At the red-carpet premiere of Masters of the Air, Rafferty Law looked the image of his famous father Jude in his sharp suit and slicked-back hair. Yet the 27-year-old actor, who is used to such father-son comparisons, says: "I've never been mistaken for my dad, but there are times when we'll be having a chat and realise we're standing the same way."
The Holiday and The Talented Mr Ripley star Jude was four years younger than Rafferty is now when his son was born – something Raff, as he usually calls himself, describes as "mad", adding: "I've only just learnt to look after myself."
His dad split from his mum, producer and yoga teacher Sadie Frost, in 2003, but Raff, who's also a model and musician, says: "We are a super-close family. Ever since I was young, I was always playing music and my sister Iris would do a dance show for Mum. Me and Dad would go on an adventure around the park and play make-believe. It feels like that now, but it's moved forward a few years."
Indeed, Raff has come a long way since acting out fairy tales in the park. His latest role, in Steven Spielberg's and Tom Hanks's Second World War drama, sees him playing Master Sergeant Ken Lemmons alongside a stellar cast including Elvis star Austin Butler, Saltburn actor Barry Keoghan and Dua Lipa's new boyfriend, Callum Turner. Raff was "honoured" to tell the true story of the 19-year-old flight chief who was part of the 100th Bomb Group, charged with taking out enemy targets in Germany, and has already won praise from the Lemmons family, who helped him prepare for the role of their ancestor.
"Performing on stage and acting is something that I'm passionate about," says Raff, who showed his dedication to the part by spending an extra hour and a half in make-up each day to cover his 30-plus tattoos before the cameras rolled.
"They had to airbrush my whole body," he recalls. "I had a crazy year of getting so many; my mum has said I'm banned from getting any more. But I don't regret them. I've got silly ones like a jelly baby and loads of random ones."
His passion for acting, he says, stems from his love of learning new things and taking on new character traits. "For Masters of the Air, I learnt to, I learnt to play 1940s blues harmonica. It's amazing to learn real stories from the past and retell these legacies. I feel really honoured to be playing Master Sergeant Ken."
There are, of course, "positives and hindrances" in being born into a famous family, particularly when following in your parents' footsteps. Raff's acting credentials have been scrutinised and he has faced abuse on social media, but having developed a thick skin, he accepts his situation for what it is.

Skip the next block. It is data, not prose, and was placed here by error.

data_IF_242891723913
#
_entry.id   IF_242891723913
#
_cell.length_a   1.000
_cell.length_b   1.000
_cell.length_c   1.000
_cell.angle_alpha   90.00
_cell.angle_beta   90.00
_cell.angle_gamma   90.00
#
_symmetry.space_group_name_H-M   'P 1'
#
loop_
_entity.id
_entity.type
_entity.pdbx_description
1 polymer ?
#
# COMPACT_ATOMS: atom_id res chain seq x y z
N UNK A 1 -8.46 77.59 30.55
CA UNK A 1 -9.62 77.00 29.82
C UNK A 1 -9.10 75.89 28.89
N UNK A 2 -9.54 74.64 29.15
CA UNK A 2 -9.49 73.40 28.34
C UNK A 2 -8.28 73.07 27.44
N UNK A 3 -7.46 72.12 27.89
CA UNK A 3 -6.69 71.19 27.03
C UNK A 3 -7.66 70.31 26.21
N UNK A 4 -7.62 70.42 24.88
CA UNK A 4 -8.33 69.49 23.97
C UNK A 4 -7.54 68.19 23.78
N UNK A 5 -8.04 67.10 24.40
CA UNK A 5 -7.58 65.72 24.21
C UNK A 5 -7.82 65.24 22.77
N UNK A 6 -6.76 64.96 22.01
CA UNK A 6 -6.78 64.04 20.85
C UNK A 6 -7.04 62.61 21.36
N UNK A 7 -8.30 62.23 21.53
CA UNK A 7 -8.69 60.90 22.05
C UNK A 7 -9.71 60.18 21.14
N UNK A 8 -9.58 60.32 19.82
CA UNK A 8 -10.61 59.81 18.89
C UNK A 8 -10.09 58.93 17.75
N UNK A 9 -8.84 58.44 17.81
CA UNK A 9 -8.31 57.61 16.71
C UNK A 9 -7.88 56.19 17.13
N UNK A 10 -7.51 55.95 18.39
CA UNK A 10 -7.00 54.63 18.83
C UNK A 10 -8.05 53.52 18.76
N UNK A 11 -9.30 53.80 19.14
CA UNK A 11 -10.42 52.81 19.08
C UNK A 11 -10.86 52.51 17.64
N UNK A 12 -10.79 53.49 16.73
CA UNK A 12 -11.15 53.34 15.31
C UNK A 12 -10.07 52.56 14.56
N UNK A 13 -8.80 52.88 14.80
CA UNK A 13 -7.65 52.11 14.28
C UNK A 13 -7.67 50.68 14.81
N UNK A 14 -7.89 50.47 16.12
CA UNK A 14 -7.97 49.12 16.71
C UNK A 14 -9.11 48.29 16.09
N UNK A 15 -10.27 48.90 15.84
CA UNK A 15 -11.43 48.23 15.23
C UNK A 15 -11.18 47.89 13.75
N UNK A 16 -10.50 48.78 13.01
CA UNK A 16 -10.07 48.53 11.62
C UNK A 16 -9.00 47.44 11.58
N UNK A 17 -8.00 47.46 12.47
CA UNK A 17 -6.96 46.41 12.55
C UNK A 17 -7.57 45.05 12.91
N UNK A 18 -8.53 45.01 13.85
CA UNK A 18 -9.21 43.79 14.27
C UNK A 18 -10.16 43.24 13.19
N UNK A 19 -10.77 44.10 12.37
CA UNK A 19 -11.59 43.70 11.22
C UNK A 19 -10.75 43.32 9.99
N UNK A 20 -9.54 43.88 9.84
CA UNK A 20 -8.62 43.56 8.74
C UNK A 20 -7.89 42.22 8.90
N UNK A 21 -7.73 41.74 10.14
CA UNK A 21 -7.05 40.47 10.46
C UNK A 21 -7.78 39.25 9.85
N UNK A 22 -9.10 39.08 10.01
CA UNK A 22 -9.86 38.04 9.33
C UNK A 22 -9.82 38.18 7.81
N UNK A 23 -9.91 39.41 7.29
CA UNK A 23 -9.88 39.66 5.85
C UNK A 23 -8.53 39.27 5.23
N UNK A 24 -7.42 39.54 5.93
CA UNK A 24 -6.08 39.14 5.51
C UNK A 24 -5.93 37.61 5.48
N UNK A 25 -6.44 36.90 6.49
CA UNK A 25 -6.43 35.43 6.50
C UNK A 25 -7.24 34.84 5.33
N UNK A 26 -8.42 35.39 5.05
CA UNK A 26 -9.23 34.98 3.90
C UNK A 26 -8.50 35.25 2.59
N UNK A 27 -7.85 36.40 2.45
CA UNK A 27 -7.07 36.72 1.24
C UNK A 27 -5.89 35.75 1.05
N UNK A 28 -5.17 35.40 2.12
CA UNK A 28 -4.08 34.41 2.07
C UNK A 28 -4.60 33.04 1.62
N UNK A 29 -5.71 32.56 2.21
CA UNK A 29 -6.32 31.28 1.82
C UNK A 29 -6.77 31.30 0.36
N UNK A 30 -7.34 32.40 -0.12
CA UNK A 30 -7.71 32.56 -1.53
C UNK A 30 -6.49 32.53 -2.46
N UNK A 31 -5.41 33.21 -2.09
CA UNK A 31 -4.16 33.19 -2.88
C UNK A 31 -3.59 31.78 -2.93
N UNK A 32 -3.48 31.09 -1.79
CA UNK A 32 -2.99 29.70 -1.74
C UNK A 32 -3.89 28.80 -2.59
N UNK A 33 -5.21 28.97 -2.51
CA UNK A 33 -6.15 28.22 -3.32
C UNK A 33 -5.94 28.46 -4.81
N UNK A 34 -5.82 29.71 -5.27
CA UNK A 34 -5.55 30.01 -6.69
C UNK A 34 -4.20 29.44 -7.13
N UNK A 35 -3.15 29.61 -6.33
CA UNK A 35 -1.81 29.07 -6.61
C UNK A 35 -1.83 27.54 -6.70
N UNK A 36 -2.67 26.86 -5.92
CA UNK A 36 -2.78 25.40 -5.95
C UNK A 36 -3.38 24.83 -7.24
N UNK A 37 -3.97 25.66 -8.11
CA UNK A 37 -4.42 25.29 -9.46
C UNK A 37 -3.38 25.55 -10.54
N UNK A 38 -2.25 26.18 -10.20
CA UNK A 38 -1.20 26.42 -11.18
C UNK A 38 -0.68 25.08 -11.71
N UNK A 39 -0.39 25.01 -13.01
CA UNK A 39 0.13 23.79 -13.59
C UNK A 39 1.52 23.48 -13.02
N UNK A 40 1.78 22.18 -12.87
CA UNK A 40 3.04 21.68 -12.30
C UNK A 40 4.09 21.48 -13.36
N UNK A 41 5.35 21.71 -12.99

"At the end of the day, that is my life. My family are my family and that isn't going to change," he says with a shrug. "As long as I know what I want to do, and that is act in some really great series and films, that's what I will do."
He spent his teenage years struggling to find his way, but it was the advice of his parents to "treat people with kindness and respect and work hard if you want to get places" that pushed him on.
"It took me a few years to really understand what working hard was," he admits. "Like a lot of people in their late teens, I made mistakes and learnt lessons. You have to put in the hours and the work – it doesn't matter who you know.
"Doing Twist [the Sky drama he filmed alongside acting legend Sir Michael Caine] was an eye-opener; having to get up at 5am for long shoots and watching people get there and give their fullest," he says. "I fell in love with exercise during that shoot because I had to train," he continues, referring to the parkour required for his scenes. "I took that energy and held on to it."
Exercise has become central to his wellbeing, along with breathing techniques tipped by the extreme athlete Wim Hof. Raff is an outspoken advocate of looking after one’s mental health, too, following the loss of his friend Kai Schachter to suicide in 2019.
"It's made me really want to speak out about mental health, not only in regard to men but women as well," he says. There have been times when he admits he "felt down", but he discovered that reducing sugar, pizza and pasta, and regular exercise, improved his mood.
"Some people may laugh if they hear me talking about meditating, but it makes me a better person, more present and productive," he says. "You need to look after yourself."
INTERVIEW: DANIELLE LAWLER
Masters of the Air is available to stream on AppleTV+ now.